Since a lot of my job involves solitary work at my computer and I like to have background noise while I’m crunching numbers or doing research, I’ve become an avid podcast listener. One of my favorites right now is Spycast, which is a weekly podcast hosted by Vince Houghton, the head curator of the International Spy Museum in Washington, DC (which I regret not visiting when I was there earlier this year for a work trip). A few months ago, Vince Houghton interviewed Sven Hughes, who served in the British military in Afghanistan doing PsyOps (Psychological Operations) and now applies his military experience to marketing and political campaign management. He has recently written a book called Verbalisation: The Power of Words to Drive Change (2016), which I of course snapped up as soon as the podcast was over. I guess I roundly proved Mr. Hughes’ points about marketing and persuasion!
While the book is very much directed at marketing execs and campaign managers, reading it made me think of how Hughes’ methods and theories could apply to some of the aspects I was researching in my MA dissertation on the growth of Mandarin Chinese as a taught foreign language.
Verbalisation talks about Hughes’ product RAID, which uses four factors to understand an audience, and subsequently market an idea, a product, or an action to them: Cognition, Flow, Lexicon, and Environment (Hughes, pp. 37-41).
After reading Hughes’ conceptions of each of these factors (pp. 45-46), I like to think of them as “zooming out” on a person and from there, being able to understand how to get them to buy what you’re selling.
Cognition (pretty obviously) focuses on what’s going on in their own minds: how do they feel? What do they think about their own cultural/racial/national/linguistic identity? What are their aspirations, fears, and motivations? How do they process information that they receive (visually, verbally)?
Flow is how a person receives information: which “informants” do they trust? Do they use technology or social media to receive information? What are their social networks? Where do they go to receive information? How is information traditionally transmitted in their culture?
Lexicon is how that information is transmitted to them and how that person then transmits information to others: how do they use humor? What sentence structures do they use? Do they use formal or informal language, and when do they switch/change? Do they use different forms of language on different communication channels and with different people? How does culture or religion play into language use? Do they use more measured or more emotional language?
Finally, when we zoom all the way out, we get to Environment: how does identity play a role in how they receive, process, and transmit information? What are the social or cultural expectations to which they must adhere? Are there political or legal factors that affect the flow of information they receive and who transmits it to them? How does their socioeconomic status affect the flow of information they receive, how they process it, and how they use/transmit it?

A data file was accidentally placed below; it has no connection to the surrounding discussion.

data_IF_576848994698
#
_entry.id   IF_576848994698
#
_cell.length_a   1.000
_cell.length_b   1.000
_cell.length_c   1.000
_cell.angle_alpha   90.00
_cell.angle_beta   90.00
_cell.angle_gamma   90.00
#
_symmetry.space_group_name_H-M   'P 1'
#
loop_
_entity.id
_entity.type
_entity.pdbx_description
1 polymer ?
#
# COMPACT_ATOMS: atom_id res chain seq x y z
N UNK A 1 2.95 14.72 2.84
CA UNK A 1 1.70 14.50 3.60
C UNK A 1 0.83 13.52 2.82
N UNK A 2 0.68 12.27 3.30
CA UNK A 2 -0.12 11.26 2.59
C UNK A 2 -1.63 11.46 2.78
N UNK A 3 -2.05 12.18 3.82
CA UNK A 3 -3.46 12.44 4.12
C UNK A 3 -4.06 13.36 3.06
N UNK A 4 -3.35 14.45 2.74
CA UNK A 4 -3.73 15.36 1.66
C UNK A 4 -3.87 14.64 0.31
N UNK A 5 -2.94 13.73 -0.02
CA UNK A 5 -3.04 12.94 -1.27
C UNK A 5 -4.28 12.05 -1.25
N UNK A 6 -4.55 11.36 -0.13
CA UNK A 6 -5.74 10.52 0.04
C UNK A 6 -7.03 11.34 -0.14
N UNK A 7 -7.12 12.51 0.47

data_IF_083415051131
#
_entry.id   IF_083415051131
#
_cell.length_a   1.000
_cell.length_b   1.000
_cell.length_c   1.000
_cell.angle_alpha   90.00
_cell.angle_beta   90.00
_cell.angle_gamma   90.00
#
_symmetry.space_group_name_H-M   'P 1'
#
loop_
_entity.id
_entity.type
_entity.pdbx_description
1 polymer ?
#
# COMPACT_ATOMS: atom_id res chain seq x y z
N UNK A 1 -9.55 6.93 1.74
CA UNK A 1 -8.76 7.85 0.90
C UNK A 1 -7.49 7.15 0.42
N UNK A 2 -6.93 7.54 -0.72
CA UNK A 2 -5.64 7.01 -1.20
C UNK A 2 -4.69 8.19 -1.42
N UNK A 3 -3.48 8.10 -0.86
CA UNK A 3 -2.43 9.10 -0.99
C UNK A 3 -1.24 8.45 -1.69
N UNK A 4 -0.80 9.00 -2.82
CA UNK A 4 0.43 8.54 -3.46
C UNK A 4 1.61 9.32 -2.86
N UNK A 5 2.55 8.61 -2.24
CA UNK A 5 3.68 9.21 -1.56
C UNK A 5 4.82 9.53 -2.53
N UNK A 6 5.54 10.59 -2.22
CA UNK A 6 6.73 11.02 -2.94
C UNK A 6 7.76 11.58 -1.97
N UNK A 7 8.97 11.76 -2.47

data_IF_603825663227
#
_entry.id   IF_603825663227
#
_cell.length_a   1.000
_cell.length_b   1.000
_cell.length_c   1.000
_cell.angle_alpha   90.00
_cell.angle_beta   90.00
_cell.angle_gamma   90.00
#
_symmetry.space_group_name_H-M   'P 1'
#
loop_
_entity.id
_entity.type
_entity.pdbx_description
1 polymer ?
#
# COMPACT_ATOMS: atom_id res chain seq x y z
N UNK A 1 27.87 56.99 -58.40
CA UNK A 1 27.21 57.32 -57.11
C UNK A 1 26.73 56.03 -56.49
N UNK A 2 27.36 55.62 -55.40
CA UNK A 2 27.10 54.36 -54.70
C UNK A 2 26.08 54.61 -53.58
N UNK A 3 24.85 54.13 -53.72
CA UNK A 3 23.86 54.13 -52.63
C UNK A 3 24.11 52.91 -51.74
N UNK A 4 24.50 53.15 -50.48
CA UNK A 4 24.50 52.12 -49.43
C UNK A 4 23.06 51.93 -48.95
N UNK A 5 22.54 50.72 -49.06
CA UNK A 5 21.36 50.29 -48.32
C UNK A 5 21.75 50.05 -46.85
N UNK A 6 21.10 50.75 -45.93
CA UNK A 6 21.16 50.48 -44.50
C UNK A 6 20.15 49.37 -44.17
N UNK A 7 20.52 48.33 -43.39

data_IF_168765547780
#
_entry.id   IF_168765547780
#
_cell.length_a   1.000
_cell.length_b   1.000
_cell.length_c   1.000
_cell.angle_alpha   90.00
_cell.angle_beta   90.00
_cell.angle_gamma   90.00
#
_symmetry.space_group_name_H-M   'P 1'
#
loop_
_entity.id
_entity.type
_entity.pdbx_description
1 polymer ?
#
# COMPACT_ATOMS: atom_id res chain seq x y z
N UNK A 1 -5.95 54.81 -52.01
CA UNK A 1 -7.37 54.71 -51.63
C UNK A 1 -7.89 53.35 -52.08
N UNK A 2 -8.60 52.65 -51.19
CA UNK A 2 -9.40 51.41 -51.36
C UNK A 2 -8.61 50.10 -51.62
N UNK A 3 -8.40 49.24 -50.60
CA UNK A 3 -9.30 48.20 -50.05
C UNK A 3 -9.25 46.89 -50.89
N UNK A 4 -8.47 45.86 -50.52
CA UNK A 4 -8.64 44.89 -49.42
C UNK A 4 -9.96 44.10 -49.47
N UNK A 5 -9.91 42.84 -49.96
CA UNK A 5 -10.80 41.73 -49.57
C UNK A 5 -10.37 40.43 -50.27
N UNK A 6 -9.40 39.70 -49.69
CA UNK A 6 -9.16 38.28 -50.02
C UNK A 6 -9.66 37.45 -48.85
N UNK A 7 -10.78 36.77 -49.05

After reading this section in Verbalisation, I was a little disappointed that this book came out when I was either most of the way through my research, or had already submitted my dissertation, because it articulates so much of what I hoped to examine when I was exploring how Mandarin Chinese was growing as a taught foreign language.
Better late than never, I suppose; here, I’m going to apply these four “quadrants” of RAID to my own research findings, and frame my dissertation (or at least one aspect of it) in a new way.
Let’s start with Cognition. My interviewees were mostly university-educated British adults of various cultural and racial backgrounds, and of varying ages. When I asked them why they were learning Mandarin Chinese, I found that while there were a plurality of reasons why they were choosing to learn Mandarin Chinese, the most prevalent one was a desire to understand China and Chinese culture. With China’s international economic and political influence growing, learners, especially those who were not of Chinese descent (a few of my interviewees were, and that led me down yet another fascinating sociolinguistic rabbit hole), saw Mandarin Chinese as a conduit to understanding the nation and being able to relate to its people as friends or business partners. Others hoped to look for work in China, or had already worked or studied there, and liked the culture, food, and job opportunities. Others wanted to advance their academic or professional careers and demonstrate a willingness to learn new and difficult things. Some who were of Chinese descent spoke of their family history and heritage (though some of my Chinese-descended interviewees also spoke of conflicting feelings because their families spoke other Chinese languages, not Mandarin). Their aspirations and hopes centered greatly on making connections and increasing their understanding of the world.